Clothing (also called clothes and attire) is fiber and textile material worn on the body. The wearing of clothing is mostly restricted to human beings and is a feature of nearly all human societies.
The amount and type of clothing worn depends on body type, social, and geographic considerations.
Physically, clothing serves many purposes: it can serve as protection from the elements and can enhance safety during hazardous activities such as hiking and cooking. It protects the wearer from rough surfaces, rash-causing plants, insect bites, splinters, thorns, and prickles by providing a barrier between the skin and the environment. Clothes can insulate against cold or hot conditions. Further, they can provide a hygienic barrier, keeping infectious and toxic materials away from the body.
Clothing also provides protection from ultraviolet radiation.
The most obvious function of clothing is to improve the comfort of the wearer, by protecting the wearer from the elements. In hot climates, clothing provides protection from sunburn or wind damage, while in cold climates its thermal insulation properties are generally more important. A shelter usually reduces the functional need for clothing. For example, coats, hats, gloves, and other superficial layers are typically removed when entering a warm home, particularly if one is residing or sleeping there. Similarly, clothing has seasonal and regional aspects, so that thinner materials and fewer layers of clothing are generally worn in warmer seasons and regions than in colder ones.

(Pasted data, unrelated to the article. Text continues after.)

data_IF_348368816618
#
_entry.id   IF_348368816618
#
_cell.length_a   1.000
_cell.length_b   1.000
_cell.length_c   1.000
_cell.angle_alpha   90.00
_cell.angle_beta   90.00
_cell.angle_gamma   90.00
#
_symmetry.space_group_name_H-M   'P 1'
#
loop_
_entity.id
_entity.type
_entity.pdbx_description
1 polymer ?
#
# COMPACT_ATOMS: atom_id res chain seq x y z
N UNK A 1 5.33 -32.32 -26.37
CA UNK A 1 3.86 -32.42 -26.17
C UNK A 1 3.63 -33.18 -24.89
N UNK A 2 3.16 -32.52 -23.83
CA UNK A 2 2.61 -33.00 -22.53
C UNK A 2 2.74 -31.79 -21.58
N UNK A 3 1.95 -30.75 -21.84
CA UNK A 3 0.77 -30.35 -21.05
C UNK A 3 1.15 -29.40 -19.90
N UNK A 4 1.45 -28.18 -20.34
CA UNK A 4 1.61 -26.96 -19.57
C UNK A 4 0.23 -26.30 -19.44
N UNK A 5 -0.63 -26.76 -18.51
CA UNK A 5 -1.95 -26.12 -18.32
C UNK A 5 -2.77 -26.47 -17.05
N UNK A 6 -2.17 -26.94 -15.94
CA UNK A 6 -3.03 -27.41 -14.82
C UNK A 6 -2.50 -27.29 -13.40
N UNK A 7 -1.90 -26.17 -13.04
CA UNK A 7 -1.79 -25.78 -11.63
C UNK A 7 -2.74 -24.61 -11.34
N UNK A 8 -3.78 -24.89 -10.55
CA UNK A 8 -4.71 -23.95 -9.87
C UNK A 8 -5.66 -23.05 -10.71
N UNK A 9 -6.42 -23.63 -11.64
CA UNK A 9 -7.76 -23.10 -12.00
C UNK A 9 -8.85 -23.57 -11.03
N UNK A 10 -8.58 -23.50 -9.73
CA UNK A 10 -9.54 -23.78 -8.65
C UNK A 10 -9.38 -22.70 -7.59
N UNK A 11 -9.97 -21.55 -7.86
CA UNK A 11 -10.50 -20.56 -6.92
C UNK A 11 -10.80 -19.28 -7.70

Clothing can and has in history been made from a very wide variety of materials.
Materials have ranged from leather and furs to woven materials, to elaborate and exotic natural and synthetic fabrics. Not all body coverings are regarded as clothing. Articles carried rather than worn (such as purses), worn on a single part of the body and easily removed (scarves), worn purely for adornment (jewelry), or those that serve a function other than protection (eyeglasses), are usually are considered accessories rather than clothing, as are footwear and hats.
Clothing protects against many things that might injure the uncovered human body. Clothes protect people from the elements, including rain, snow, wind, and other weather, as well as from the sun. However, clothing that is too sheer, thin, small, tight, etc., offers less protection. Clothes also reduce risk during activities such as work or sport.